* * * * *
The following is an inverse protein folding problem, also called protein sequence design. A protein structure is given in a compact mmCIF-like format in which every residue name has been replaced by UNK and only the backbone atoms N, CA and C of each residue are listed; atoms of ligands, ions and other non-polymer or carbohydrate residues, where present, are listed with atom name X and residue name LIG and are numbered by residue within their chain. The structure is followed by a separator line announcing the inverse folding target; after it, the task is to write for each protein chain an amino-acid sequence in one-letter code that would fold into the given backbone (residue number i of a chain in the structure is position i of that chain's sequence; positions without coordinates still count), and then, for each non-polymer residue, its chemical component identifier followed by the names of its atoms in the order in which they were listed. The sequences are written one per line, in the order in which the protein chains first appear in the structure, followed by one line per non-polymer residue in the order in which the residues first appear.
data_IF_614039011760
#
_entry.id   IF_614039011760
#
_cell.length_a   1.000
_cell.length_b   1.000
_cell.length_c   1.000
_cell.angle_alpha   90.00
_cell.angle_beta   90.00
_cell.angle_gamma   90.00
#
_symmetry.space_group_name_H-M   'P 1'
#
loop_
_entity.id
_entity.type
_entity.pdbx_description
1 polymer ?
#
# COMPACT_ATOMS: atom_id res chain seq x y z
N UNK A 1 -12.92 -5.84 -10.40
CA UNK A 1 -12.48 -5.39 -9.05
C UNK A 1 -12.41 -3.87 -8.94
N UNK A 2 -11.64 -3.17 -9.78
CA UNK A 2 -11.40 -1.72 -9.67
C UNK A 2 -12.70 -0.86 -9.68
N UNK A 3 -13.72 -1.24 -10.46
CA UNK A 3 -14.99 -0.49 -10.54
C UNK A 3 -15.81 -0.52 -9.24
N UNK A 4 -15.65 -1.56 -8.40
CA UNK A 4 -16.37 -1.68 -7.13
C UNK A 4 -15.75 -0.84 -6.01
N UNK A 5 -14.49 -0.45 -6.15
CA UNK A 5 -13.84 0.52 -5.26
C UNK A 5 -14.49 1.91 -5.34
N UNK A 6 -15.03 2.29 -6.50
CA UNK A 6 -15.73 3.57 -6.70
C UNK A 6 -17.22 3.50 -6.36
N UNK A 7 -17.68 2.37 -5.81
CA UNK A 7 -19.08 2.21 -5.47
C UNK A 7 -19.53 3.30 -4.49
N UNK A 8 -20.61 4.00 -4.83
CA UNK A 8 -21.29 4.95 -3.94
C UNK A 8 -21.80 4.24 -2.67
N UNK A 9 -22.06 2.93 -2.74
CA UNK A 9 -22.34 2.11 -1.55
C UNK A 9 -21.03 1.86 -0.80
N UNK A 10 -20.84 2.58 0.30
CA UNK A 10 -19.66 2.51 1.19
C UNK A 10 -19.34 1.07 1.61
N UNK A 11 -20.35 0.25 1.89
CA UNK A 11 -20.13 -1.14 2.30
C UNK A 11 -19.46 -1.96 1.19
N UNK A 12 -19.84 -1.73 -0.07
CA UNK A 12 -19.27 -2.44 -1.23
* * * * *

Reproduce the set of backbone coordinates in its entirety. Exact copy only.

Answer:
The following is an inverse protein folding problem, also called protein sequence design. A protein structure is given in a compact mmCIF-like format in which every residue name has been replaced by UNK and only the backbone atoms N, CA and C of each residue are listed; atoms of ligands, ions and other non-polymer or carbohydrate residues, where present, are listed with atom name X and residue name LIG and are numbered by residue within their chain. The structure is followed by a separator line announcing the inverse folding target; after it, the task is to write for each protein chain an amino-acid sequence in one-letter code that would fold into the given backbone (residue number i of a chain in the structure is position i of that chain's sequence; positions without coordinates still count), and then, for each non-polymer residue, its chemical component identifier followed by the names of its atoms in the order in which they were listed. The sequences are written one per line, in the order in which the protein chains first appear in the structure, followed by one line per non-polymer residue in the order in which the residues first appear.
data_IF_614039011760
#
_entry.id   IF_614039011760
#
_cell.length_a   1.000
_cell.length_b   1.000
_cell.length_c   1.000
_cell.angle_alpha   90.00
_cell.angle_beta   90.00
_cell.angle_gamma   90.00
#
_symmetry.space_group_name_H-M   'P 1'
#
loop_
_entity.id
_entity.type
_entity.pdbx_description
1 polymer ?
#
# COMPACT_ATOMS: atom_id res chain seq x y z
N UNK A 1 -12.92 -5.84 -10.40
CA UNK A 1 -12.48 -5.39 -9.05
C UNK A 1 -12.41 -3.87 -8.94
N UNK A 2 -11.64 -3.17 -9.78
CA UNK A 2 -11.40 -1.72 -9.67
C UNK A 2 -12.70 -0.86 -9.68
N UNK A 3 -13.72 -1.24 -10.46
CA UNK A 3 -14.99 -0.49 -10.54
C UNK A 3 -15.81 -0.52 -9.24
N UNK A 4 -15.65 -1.56 -8.40
CA UNK A 4 -16.37 -1.68 -7.13
C UNK A 4 -15.75 -0.84 -6.01
N UNK A 5 -14.49 -0.45 -6.15
CA UNK A 5 -13.84 0.52 -5.26
C UNK A 5 -14.49 1.91 -5.34
N UNK A 6 -15.03 2.29 -6.50
CA UNK A 6 -15.73 3.57 -6.70
C UNK A 6 -17.22 3.50 -6.36
N UNK A 7 -17.68 2.37 -5.81
CA UNK A 7 -19.08 2.21 -5.47
C UNK A 7 -19.53 3.30 -4.49
N UNK A 8 -20.61 4.00 -4.83
CA UNK A 8 -21.29 4.95 -3.94
C UNK A 8 -21.80 4.24 -2.67
N UNK A 9 -22.06 2.93 -2.74
CA UNK A 9 -22.34 2.11 -1.55
C UNK A 9 -21.03 1.86 -0.80
N UNK A 10 -20.84 2.58 0.30
CA UNK A 10 -19.66 2.51 1.19
C UNK A 10 -19.34 1.07 1.61
N UNK A 11 -20.35 0.25 1.89
CA UNK A 11 -20.13 -1.14 2.30
C UNK A 11 -19.46 -1.96 1.19
N UNK A 12 -19.84 -1.73 -0.07
CA UNK A 12 -19.27 -2.44 -1.23